Bidwai and Vanaik are quite correct in emphasising the costs of going nuclear—to the fabric of society, and to the economy, especially if India follows through on its draft nuclear doctrine (released after publication of this book), which calls for triadic deployment (i.e. including submarines), “space-based assets”, and excludes nothing in principle, including a second-strike capability against large NWSs such as the US. However, it turns out that the authors were wrong about some of the other expected costs—such as India’s expected isolation, the internationalisation of Kashmir (they unequivocally and quite rightly support international mediation), and the impact on India’s prospects for a seat on the Security Council (France has now joined Russia in supporting New Delhi’s stake, and London has conceded that New Delhi “has a case”). The authors, of course, did not anticipate Kargil, or the hijacking of IC 814, or Pakistan’s overt militancy, all of which contributed to a shift in international public opinion, which has worked against the expected isolation of India (and perhaps exacerbated Pakistan’s situation).
Required: mass movement
The authors point out that the tests have not seriously shaken the skewed international nuclear order, which is still ‘non-proliferation’ rather than ‘disarmament’ oriented, centred as it is on the Nuclear Non-Proliferation Treaty. That order cannot absorb 10 or 20 new entrants, but it can accommodate the new reality of India and Pakistan (and a few more) becoming de facto nuclear states. Indeed, if the ongoing negotiations with the US acting on behalf of the P-5 lead to some sort of compromise with India and Pakistan, and take them in at the margins of the world nuclear order while conceding the legitimacy of their ‘minimum credible’ deterrents, this would freeze and extend the order rather than radically alter it. This, because the NWSs are themselves compromised by their obvious reluctance to give up nuclear weapons and resulting rationalisations. Thus, a major opportunity to move forward on disarmament would be lost.
What, then, is the way forward? Globally, the authors discuss the efforts by international NGOs and a select group of countries through the Conference on Disarmament in Geneva, and elsewhere, to put much stronger teeth into the Article VI the only legal obligation currently on the NWSs to disarm. There are also proposals to call for an amendment conference on the NPT, for which only one-third of the membership is required, although even this has not been forthcoming. Unless there are sharp shifts in current trends in Europe, the authors do not expect the re-emergence of mass disarmament movements in the First World for some time to come.
However, as the likelihood of nuclear conflict breaking out in South Asia grows with open deployment, especially of nuclear-tipped missiles on the border, the necessary (although not sufficient) condition for the emergence of such mass movements could emerge here in the Subcontinent. Presently, such movements in the region are molecular, urban-based and lacking in policy-forming influence. The authors, as activists, are indeed engaged in the task of setting up a national network of resistance and struggle through MIND (the Movement of Indians for Nuclear Disarmament), which is to hold its first national convention in November. As a first step, the conference may call for a freeze on India’s nuclear development—non-assembly, no ‘mating’ of weapons with delivery vehicles, no induction, no deployment, no further testing and development, etc.
Dim as they may seem for the near future, the prospects for denuclearisation in South Asia may in fact be better than elsewhere; the struggle for a South Asian NWFZ, although more difficult than it was before May 1998, retains relevance and feasibility. As the authors note, of all the NWSs thus far, Pakistan was the most reluctant to acquire nuclear status, and the most worried about the sacrifices entailed in maintaining it. Also, Pakistan is the nuclear weapons state still most willing to give it up if just one other NWS—India—were to do the same, although there is a lobby in Islamabad that sees nuclear weapons as a hedge to compensate for its conventional inferiority vis-à-vis India.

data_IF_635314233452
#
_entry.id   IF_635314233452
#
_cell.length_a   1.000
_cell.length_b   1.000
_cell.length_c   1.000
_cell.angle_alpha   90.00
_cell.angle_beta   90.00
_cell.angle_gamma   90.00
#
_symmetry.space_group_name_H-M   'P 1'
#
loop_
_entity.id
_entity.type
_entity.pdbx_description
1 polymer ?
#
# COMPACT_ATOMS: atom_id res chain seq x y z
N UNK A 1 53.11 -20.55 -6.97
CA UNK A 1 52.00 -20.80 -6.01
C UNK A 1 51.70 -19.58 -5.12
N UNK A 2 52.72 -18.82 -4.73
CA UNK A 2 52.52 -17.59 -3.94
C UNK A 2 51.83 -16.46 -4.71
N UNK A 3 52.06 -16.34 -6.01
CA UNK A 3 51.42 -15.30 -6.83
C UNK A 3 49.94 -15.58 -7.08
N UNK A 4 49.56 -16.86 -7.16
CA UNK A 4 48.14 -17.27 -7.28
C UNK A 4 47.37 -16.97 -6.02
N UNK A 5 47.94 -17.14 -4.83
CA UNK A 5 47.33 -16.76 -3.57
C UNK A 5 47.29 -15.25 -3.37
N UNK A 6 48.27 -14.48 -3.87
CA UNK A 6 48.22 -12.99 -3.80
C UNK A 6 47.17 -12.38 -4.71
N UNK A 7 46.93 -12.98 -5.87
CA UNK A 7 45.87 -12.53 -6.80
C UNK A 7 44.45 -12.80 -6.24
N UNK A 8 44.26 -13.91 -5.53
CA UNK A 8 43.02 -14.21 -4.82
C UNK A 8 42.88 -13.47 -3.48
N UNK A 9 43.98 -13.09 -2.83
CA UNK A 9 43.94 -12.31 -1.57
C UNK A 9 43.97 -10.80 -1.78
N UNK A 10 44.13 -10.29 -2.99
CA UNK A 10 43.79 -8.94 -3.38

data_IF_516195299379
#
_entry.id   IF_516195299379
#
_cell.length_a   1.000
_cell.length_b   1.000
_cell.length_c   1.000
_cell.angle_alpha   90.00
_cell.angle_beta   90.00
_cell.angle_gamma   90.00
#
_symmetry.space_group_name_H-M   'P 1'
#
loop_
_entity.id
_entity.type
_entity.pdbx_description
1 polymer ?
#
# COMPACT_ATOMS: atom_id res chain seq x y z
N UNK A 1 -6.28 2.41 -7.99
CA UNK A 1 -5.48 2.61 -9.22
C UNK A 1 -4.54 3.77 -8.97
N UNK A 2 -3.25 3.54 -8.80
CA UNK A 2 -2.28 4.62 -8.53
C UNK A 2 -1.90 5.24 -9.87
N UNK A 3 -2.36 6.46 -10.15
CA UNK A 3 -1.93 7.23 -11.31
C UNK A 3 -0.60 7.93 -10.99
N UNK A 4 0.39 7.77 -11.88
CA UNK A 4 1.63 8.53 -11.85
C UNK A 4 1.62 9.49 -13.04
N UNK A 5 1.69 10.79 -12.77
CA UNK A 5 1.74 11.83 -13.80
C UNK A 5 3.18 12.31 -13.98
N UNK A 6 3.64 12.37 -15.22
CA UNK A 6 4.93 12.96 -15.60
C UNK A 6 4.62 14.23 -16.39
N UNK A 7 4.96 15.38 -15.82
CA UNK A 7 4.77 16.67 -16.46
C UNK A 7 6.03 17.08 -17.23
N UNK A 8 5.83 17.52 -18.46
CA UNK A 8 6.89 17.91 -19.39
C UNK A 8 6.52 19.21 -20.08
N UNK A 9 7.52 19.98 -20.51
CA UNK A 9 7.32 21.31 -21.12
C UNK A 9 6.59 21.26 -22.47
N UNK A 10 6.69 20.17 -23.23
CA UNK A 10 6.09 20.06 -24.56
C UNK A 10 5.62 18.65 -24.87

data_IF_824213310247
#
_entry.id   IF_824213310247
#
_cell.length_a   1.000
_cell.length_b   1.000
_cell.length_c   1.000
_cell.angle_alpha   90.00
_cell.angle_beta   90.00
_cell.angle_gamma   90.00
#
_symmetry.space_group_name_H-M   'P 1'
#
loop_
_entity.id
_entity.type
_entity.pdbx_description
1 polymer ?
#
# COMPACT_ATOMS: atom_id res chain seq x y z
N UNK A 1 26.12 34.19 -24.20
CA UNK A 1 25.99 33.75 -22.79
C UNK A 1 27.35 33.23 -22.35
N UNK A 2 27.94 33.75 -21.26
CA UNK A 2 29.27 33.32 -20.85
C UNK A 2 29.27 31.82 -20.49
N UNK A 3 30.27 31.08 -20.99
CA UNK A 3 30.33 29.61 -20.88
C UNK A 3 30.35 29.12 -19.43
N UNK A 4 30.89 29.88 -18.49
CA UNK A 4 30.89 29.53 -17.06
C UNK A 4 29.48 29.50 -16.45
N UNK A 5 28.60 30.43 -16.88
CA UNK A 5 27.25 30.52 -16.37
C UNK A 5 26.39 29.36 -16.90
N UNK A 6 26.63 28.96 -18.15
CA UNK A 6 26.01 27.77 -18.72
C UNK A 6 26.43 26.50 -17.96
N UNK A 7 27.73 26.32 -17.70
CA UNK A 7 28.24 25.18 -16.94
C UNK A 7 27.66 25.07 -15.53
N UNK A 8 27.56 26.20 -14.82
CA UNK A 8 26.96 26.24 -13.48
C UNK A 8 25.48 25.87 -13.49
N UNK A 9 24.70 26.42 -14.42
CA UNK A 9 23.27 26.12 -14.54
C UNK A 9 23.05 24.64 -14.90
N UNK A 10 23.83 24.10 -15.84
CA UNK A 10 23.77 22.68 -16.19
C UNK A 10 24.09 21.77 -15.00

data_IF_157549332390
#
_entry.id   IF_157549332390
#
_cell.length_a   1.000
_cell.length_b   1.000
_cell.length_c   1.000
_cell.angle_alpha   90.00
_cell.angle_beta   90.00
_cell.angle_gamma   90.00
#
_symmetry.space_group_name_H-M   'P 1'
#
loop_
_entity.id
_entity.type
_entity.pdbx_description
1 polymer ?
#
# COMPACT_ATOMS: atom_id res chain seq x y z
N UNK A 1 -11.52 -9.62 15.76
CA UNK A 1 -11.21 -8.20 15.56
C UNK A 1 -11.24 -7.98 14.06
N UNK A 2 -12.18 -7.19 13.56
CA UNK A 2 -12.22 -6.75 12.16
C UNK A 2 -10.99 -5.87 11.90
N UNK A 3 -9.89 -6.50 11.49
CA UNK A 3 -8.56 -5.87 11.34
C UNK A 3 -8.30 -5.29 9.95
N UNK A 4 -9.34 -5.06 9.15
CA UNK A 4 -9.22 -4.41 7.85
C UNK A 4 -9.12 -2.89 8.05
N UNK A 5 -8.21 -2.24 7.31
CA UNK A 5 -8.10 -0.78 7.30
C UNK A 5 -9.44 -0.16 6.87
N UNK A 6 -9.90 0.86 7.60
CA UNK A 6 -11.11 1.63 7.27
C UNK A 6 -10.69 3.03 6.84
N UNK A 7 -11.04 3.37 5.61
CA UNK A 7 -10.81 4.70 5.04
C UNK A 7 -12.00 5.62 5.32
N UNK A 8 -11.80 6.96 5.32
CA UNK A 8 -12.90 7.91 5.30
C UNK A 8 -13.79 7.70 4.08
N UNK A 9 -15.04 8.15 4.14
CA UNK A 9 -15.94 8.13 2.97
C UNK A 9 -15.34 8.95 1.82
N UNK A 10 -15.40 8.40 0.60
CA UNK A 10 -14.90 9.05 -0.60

India would probably go for a freeze if and when it realises that the effort to build a credible second-strike capability against China will take much longer and cost much more than anticipated, especially if diplomacy succeeds in restoring the previously existing relationship with Beijing (the ongoing visit by the Indian president to Beijing holding out just such a hope). The prospects for renunciation also could grow stronger as unease about accidents and miscalculations in the face-off with Pakistan develops as deployment proceeds, and as the economic costs start mounting. (India’s fiscal crisis does not allow the burden of another 0.5 to 1 percent of GDP sacrificed to the defence budget.) Lastly, international public anger could build up against both countries, for moving in the opposite direction while the rest of the world is engaged in reducing its nuclear arsenal.
While a no-first-use commitment by India is better than nothing, the authors do not set much in store by it, pointing out that in the heat of a crisis, in a situation of ‘use them or lose them’, immediate military considerations are likely to prevail over ‘noble’ peacetime pledges. Besides, having already reversed its nuclear policy, India has a credibility problem. Measures of de-alerting, on the other hand, can mean a pledge of no-first-use verifiable in practical terms, quite apart from lessening the likelihood of nuclear outbreaks by accident or miscalculation. They entail removing warheads from delivery vehicles, as well as disabling (while not fully destroying) the warheads themselves, thereby buying valuable time, of particular importance in a Subcontinent where it takes missiles no more than a few minutes to hit their targets.
Those who would commit themselves to nuclear disarmament movements in India and Pakistan, and indeed in all South Asia, have a huge task cut out for them. Fortunately, there is now this book to provide them with invaluable guidance.